If I can ask a naive question...pre-schism; who used the Western Rite? Of those people living under their respective Patriarchs, was it only the Roman Patriarchate and their people who used the rite? Or had it ever been used in any of the other patriarchates?
Actually, its more correct to speak of Western Rites. At the earliest stage of liturgical development, the liturgies in use were the Liturgy of St. James in Palestine and Syria, the Liturgy of St. Mark in Egypt and North Africa, the Liturgy of St. Peter in Rome, and the Liturgy of St. Paul (or the Liturgy of Ephesus) which was used in Asia Minor, and then was spread to Gaul, Spain, and the Celtic lands.
When Asia Minor became the seat of the Byzantine Empire, it began the process of the formation of the Imperial liturgy, which ultimately took the form of the Byzantine Rite as we know it today in the Liturgy of St. Basil the Great and the Liturgy of St. John Chrysostom.
In the West, the Roman Rite was codified by St. Gregory the Dialogist (Pope St. Gregory the Great) c. 600 A.D., and remained substantially unchanged other than in rubrics until Vatican II. At the same time, however, the Liturgy of Ephesus developed into discrete rites, specifically the Celtic Rite, the Gallican Rite, and the Mozarabic Rite (which was used in Spain). As North Africa became increasingly Latinized in terms of language, and closely allied with Rome, its Liturgy came heavily under the influence of that of Rome. When Charlemagne formed the Holy Roman Empire and added territory in Western Europe, he also propagated the Roman Rite, and forced it on the other lands, such that the Gallican and Mozarabic Rites largely died out (though the Mozarabic is still used in Toledo, Spain). One of the two Western Rite liturgies in use in the AOCA today is this Liturgy of St. Gregory.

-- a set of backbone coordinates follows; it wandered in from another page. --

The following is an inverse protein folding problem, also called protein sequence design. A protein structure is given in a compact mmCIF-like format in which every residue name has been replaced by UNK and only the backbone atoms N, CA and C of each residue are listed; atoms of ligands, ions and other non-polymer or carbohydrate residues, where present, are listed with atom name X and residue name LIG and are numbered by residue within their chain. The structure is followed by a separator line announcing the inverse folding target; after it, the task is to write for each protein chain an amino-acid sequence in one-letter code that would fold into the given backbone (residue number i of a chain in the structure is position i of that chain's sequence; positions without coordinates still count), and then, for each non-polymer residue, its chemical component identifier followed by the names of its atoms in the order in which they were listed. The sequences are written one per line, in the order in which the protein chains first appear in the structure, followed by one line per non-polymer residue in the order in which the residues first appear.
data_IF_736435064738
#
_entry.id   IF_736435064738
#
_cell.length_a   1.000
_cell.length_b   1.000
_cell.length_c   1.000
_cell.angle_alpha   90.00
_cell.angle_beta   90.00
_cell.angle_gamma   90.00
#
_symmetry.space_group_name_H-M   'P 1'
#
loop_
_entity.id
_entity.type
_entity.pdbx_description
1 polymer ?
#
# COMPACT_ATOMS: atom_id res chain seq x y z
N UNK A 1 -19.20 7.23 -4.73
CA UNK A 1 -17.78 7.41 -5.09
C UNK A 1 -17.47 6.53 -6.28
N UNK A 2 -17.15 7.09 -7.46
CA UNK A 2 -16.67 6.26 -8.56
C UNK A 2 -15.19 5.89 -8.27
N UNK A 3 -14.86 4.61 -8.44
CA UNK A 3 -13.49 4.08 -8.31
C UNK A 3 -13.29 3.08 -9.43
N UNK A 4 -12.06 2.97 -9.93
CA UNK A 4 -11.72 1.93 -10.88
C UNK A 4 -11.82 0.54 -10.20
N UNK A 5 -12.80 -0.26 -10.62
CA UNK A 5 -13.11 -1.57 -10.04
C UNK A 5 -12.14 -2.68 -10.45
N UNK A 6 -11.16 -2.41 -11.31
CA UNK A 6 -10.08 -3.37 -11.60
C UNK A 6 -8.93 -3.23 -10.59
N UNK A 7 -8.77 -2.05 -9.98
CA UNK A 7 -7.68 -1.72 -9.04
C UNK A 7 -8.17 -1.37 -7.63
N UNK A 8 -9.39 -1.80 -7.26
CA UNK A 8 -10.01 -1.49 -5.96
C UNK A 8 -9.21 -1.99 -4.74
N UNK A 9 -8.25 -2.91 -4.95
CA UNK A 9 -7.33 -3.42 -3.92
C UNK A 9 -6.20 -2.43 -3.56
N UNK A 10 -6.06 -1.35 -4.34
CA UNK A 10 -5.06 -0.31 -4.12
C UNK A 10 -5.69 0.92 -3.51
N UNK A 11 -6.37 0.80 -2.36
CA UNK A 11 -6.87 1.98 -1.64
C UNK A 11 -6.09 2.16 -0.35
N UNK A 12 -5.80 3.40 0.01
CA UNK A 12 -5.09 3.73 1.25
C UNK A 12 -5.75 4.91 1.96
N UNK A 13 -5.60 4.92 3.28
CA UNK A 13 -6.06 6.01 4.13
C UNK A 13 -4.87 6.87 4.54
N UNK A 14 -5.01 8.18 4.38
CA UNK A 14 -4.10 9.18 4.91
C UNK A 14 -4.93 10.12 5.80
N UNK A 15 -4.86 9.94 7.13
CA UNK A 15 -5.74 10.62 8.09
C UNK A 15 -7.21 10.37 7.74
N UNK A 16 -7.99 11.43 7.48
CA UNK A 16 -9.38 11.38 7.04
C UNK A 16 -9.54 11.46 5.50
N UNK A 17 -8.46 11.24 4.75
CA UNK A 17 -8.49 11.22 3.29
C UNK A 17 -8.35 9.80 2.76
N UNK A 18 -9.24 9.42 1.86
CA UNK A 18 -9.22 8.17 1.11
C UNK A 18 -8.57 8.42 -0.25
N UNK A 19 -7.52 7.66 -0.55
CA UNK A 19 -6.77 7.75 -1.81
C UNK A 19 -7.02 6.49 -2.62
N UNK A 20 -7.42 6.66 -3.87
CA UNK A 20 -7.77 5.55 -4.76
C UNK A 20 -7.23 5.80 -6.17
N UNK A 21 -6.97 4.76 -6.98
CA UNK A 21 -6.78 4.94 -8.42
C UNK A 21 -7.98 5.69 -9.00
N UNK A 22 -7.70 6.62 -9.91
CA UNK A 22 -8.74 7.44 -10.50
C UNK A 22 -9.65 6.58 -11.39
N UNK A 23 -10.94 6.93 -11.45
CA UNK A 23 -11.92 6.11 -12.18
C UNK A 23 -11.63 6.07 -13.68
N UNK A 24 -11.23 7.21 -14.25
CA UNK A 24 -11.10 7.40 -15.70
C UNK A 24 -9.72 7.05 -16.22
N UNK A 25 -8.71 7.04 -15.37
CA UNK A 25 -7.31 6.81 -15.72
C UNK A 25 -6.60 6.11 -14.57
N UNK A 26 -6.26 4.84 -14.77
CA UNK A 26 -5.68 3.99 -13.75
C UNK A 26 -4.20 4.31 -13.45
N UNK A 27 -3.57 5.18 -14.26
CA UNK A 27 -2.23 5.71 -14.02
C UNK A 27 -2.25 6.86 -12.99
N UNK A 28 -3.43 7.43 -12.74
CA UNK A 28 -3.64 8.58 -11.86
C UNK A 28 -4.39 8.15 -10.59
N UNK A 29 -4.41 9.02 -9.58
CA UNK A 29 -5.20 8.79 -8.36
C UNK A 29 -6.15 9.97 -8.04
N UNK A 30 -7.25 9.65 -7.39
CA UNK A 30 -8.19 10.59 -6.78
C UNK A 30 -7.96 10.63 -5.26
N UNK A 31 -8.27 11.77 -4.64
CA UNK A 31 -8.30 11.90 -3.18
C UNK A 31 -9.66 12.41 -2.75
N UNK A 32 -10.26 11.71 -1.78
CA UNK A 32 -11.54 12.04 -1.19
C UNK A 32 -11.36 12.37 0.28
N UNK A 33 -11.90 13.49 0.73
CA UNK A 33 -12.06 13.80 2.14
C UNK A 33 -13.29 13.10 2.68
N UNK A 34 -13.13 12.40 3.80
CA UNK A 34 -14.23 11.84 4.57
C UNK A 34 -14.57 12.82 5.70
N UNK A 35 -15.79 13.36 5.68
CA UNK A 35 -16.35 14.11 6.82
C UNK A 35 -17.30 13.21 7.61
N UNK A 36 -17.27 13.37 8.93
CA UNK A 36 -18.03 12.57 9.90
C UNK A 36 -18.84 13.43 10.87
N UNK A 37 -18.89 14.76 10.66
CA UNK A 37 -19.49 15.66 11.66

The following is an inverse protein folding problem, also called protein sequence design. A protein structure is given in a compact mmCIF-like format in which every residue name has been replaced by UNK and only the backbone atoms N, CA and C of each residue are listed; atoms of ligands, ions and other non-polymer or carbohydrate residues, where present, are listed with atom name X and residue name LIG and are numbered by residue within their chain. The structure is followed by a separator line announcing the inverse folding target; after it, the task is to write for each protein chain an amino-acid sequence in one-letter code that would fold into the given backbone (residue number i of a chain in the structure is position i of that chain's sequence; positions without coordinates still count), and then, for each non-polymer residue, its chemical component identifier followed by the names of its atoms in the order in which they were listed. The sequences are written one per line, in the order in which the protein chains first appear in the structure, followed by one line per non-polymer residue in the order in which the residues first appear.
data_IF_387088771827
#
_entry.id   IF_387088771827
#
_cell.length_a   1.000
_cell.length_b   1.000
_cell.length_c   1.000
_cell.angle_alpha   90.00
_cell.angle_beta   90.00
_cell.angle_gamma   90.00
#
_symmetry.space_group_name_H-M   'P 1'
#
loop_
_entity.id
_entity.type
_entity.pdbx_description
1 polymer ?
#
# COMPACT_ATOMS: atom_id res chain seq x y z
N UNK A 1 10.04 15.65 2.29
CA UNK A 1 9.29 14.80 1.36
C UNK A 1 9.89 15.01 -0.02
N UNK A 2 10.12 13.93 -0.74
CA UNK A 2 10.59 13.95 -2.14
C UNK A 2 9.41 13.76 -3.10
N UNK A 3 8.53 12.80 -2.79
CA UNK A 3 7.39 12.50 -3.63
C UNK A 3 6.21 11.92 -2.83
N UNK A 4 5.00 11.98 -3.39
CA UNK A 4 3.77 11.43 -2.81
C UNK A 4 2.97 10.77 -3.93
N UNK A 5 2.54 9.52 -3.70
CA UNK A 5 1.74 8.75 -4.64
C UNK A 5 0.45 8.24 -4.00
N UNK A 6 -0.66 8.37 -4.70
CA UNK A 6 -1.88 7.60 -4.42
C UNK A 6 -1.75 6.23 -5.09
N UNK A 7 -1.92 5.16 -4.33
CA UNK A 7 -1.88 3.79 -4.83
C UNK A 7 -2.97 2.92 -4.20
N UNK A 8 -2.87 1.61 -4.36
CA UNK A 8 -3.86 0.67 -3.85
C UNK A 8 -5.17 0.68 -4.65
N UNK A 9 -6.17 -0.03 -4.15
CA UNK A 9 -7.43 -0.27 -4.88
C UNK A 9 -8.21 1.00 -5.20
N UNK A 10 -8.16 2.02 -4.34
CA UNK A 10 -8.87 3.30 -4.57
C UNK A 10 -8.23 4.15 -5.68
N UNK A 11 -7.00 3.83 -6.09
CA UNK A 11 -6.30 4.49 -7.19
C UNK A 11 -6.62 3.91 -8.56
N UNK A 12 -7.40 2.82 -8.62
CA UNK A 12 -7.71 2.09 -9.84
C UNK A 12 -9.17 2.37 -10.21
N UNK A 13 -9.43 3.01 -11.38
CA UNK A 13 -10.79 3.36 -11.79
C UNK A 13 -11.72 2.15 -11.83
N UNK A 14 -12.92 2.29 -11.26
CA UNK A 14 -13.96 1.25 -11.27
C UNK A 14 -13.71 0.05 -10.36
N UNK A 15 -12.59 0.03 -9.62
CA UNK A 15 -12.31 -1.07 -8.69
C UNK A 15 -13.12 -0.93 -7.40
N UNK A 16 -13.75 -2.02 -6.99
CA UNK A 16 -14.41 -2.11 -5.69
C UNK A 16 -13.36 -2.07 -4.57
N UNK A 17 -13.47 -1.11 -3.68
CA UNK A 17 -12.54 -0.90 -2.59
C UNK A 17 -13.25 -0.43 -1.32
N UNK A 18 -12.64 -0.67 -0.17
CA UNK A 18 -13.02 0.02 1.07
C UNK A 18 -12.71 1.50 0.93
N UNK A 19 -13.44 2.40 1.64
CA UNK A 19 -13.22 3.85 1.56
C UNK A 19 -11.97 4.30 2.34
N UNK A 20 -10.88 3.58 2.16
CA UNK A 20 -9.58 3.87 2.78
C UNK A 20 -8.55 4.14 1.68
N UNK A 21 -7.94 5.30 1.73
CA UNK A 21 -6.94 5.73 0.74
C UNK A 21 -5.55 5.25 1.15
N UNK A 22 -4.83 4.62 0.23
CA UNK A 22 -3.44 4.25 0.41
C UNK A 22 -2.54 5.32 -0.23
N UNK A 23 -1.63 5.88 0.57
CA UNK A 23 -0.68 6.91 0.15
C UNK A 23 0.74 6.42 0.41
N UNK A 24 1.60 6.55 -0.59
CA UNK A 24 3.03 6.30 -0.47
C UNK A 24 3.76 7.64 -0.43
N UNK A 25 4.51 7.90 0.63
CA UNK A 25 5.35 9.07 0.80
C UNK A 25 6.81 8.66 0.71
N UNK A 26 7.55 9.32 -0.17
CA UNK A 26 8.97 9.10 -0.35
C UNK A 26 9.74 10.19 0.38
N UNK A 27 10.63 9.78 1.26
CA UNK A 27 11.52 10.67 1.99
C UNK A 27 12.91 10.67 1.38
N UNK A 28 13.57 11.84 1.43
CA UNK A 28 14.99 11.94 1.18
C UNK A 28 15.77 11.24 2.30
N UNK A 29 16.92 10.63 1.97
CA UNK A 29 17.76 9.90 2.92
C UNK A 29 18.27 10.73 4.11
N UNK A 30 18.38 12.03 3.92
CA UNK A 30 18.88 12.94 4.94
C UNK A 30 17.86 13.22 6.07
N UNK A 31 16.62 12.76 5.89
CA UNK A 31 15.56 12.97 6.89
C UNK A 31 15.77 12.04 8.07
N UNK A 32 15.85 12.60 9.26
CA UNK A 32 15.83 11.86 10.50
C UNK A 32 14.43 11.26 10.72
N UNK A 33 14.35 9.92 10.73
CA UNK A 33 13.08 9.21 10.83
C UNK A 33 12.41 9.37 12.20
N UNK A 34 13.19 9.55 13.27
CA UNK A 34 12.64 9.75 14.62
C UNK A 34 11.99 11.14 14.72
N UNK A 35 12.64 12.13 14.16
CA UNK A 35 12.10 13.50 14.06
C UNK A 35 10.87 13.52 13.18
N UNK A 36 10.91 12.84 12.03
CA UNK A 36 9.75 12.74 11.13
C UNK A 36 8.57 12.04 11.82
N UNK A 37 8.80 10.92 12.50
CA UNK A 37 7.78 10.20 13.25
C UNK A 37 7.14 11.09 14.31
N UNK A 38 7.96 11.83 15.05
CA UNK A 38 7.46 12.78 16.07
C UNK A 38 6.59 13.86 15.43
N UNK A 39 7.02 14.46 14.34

In Britain, the Celtic Rite was joined by an Anglo-Saxon Rite, with a heavy degree of cross-pollination, and by the Roman Rite via St. Augustine of Canterbury. This remained an independent rite, however, until the time of William the Conqueror shortly after the Schism, when the Roman Rite was enforced on the whole nation. In the Anglican communion over the years, there have been a number of movements to try to recover the older Liturgies, a prime example being the Pamphleteers, which movement resulted in our having ANF and NPNF, etc. in English. One such movement, the Non-Jurors in the 18th Century, actually reassembled such an Anglican Rite, and were in talks for some time with Czar Peter the Great to become an Orthodox Church. Though those negotiations fell through, there work remained, and became the basis for the Liturgy of St. Tikhon, which the other Western Rite now in use in the AOCA. Its named for St. Tikhon because it was codified and approved for use through the work of St. Raphael of Brooklyn under the authority and with the approval of St. Tikhon while he was Patriarch of Moscow.
That's a thumbnail. The Occidentalis blog I linked to earlier has a lot more detail, especially about the Western Rite in Europe.